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Northfield City Special Council Meeting & Work Session - August 28, 2012

August 29, 2012 at 11:21 am
By Jane McWilliams
SPECIAL MEETING

Safety Center Financing:  In spite of negative comments about the process from five members of the public (three of which are city council candidates), the councilors approved a motion authorizing a lease agreement with U.S. Bank to “finance the design, construction, installation and equipping of a public safety building. . . “  Councilor Rhonda Pownell cast the lone negative vote, saying she was concerned about the potential of four new council members later shifting what this council has done.

Candidate David Ludescher said if he is elected he will not appropriate money for this, and predicted that there will be a reverse referendum and a lawsuit. He believes the voters should have a chance to vote on funding the center.  David Delong, also a candidate, objected to the funding method and to the council’s avoiding asking the taxpayers to vote on it. Frank Balster, the third candidate said the financing method is too expensive, and an end around the taxpayers.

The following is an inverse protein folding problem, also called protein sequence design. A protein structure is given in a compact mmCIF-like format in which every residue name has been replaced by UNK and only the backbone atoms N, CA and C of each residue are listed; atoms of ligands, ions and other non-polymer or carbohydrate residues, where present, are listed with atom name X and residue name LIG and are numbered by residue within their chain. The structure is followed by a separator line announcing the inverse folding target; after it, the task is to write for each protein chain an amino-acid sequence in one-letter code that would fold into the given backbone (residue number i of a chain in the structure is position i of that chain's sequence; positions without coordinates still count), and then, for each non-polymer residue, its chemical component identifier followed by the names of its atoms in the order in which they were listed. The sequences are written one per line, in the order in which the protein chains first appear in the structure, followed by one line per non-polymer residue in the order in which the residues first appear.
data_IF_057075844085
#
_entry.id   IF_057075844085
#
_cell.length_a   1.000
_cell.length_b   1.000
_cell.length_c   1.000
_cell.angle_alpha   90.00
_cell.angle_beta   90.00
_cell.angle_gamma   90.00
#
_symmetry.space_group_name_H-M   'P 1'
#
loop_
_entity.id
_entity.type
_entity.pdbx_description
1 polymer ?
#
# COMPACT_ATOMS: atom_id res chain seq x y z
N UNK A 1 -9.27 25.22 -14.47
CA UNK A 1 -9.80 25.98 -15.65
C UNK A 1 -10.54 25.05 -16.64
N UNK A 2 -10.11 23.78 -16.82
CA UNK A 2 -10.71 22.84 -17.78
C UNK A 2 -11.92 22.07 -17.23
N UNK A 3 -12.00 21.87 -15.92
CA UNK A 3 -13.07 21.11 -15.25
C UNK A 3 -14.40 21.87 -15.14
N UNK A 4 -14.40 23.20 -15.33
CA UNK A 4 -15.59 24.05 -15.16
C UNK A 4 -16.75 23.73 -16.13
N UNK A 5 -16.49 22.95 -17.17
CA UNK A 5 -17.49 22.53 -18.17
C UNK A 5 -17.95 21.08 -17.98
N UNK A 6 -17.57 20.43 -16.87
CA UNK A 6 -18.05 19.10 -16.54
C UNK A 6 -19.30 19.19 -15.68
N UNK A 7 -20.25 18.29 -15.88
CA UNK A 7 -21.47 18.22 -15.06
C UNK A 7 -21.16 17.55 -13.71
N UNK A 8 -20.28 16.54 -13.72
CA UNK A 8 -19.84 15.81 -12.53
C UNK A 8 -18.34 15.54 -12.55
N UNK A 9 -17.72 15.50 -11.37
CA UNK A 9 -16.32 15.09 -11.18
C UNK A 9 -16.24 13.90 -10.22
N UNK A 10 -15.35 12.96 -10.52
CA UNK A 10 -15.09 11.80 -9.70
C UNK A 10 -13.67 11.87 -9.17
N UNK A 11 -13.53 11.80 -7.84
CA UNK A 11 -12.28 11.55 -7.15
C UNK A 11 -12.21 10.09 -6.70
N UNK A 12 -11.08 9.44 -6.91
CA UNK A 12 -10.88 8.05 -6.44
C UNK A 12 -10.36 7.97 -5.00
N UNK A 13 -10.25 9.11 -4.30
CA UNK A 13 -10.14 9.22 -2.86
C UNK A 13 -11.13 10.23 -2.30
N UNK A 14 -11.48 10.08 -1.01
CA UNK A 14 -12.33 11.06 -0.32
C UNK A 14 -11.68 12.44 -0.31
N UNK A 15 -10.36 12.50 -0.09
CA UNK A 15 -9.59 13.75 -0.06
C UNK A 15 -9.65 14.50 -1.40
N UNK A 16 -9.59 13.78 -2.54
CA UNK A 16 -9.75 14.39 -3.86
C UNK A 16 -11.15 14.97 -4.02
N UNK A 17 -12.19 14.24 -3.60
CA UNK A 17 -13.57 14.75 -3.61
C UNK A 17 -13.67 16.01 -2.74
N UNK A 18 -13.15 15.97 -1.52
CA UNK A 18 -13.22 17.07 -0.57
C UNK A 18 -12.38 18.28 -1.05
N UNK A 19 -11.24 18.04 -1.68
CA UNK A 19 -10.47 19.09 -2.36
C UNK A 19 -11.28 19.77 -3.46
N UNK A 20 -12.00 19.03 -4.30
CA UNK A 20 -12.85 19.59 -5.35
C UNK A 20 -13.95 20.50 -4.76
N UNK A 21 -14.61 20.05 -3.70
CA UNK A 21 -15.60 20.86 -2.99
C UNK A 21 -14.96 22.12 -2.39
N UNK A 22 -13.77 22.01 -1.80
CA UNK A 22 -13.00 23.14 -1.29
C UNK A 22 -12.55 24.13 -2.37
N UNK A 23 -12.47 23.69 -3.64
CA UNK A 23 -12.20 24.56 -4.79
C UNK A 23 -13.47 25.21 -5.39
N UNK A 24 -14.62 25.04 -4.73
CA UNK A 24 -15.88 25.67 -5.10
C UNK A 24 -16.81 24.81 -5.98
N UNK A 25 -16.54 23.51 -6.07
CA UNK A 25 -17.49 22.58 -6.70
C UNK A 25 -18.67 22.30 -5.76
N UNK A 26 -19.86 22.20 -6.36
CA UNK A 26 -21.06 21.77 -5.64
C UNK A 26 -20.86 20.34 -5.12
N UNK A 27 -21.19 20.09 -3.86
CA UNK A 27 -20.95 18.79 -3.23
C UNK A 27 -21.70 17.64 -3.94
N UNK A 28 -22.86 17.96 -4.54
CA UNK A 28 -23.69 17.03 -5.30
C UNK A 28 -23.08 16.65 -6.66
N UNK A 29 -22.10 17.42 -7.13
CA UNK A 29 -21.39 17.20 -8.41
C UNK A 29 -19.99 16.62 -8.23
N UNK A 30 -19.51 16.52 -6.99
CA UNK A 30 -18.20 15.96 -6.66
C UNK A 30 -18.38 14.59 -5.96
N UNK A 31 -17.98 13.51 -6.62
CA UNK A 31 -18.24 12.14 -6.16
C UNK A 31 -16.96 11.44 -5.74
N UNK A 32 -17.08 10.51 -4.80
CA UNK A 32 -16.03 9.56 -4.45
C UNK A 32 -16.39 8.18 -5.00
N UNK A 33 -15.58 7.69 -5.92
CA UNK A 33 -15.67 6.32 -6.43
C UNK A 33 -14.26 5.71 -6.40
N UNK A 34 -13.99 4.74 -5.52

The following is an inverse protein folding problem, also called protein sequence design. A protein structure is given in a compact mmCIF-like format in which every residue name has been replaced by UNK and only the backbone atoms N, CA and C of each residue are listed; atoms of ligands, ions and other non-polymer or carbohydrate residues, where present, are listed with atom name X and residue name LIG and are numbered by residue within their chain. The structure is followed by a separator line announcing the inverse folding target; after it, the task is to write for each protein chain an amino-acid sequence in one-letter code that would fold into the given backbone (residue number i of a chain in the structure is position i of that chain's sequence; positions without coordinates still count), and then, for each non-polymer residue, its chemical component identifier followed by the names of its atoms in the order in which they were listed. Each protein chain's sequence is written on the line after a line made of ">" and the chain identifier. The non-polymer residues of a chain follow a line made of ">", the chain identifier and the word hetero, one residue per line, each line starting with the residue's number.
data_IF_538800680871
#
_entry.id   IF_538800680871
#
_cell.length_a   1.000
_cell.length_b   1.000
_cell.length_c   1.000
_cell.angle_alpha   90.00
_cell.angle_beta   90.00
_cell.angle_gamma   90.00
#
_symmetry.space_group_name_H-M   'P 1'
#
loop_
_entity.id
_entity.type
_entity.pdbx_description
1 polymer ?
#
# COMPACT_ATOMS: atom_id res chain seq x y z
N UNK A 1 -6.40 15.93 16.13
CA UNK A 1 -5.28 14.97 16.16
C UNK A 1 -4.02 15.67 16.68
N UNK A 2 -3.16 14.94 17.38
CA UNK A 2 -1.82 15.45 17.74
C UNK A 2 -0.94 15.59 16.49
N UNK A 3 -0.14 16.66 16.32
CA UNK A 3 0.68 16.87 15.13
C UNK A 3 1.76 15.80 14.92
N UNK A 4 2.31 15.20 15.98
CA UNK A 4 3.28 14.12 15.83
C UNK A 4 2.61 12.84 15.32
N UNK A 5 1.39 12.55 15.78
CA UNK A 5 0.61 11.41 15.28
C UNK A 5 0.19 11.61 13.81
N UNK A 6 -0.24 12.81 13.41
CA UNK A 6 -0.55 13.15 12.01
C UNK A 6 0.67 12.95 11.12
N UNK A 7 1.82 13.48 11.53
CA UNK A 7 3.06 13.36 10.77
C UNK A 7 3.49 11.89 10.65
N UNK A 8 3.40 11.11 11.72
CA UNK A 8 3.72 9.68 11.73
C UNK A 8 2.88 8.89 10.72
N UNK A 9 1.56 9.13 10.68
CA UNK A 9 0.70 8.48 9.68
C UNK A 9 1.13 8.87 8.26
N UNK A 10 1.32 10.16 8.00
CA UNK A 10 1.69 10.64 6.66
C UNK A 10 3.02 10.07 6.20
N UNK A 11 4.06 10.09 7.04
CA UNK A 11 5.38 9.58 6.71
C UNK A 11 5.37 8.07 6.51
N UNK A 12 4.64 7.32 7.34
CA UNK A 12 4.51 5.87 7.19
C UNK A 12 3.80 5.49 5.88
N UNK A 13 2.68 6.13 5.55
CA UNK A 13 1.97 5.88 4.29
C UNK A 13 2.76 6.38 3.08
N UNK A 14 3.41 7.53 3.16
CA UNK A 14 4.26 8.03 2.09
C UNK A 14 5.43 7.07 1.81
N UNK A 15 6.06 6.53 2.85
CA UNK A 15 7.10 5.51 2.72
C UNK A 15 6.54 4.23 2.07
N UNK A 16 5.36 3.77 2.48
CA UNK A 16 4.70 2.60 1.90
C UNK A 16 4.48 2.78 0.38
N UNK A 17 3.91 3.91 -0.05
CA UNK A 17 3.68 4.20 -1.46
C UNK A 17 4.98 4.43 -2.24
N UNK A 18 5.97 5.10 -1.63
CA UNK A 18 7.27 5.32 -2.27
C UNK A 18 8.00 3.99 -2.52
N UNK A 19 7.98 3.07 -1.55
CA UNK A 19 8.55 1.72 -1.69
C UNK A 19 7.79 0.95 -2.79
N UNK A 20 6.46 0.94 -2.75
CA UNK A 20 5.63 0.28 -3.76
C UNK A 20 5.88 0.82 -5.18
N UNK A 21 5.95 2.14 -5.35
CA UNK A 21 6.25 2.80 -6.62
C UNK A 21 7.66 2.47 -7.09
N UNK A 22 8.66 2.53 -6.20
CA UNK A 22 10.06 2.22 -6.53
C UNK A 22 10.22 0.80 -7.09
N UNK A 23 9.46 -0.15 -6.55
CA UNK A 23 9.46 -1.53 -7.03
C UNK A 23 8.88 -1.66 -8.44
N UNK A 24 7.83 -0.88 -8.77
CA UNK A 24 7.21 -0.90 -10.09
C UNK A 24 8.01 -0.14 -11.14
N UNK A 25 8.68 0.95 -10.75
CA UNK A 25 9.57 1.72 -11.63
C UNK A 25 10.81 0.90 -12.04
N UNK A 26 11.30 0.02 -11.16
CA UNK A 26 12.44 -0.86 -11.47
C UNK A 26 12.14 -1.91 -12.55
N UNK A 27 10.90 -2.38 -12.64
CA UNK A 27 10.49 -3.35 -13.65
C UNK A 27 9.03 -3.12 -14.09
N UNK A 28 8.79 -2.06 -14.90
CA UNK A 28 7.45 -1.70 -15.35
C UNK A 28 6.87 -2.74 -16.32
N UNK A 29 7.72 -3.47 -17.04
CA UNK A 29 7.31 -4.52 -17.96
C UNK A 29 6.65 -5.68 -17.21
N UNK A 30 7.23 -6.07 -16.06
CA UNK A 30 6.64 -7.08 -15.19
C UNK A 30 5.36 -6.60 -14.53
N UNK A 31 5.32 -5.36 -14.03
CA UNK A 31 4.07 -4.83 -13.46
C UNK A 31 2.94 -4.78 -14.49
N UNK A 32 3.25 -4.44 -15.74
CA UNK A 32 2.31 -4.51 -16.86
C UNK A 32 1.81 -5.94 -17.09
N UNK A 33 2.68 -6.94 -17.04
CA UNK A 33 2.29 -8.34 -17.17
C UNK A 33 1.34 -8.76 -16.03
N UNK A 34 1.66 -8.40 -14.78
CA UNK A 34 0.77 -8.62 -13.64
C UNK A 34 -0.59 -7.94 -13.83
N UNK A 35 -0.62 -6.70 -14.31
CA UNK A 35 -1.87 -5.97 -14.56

The council reversed its course in June when it failed to approve capital improvement bond funding (which is subject to reverse referendum). When the HRA declined to participate in a lease revenue plan alternative, the present system was selected by the council.

Working with the city’s financial advisers, Ehlers, Inc., their bond counsel, Kennedy & Graven, underwriter Dougherty & Company and the city attorney, City Finance Director Kathleen McBride provided background materials and relevant documents for this meeting. Pricing of the debt (2.85% interest for 20 years) occurred this afternoon.  U.S. Bank will own the facility until the debt ($6.28 million) is paid at which time ownership reverts to the city. There is a five-year call provision which means the city will be able to refinance the debt should it desire to do so.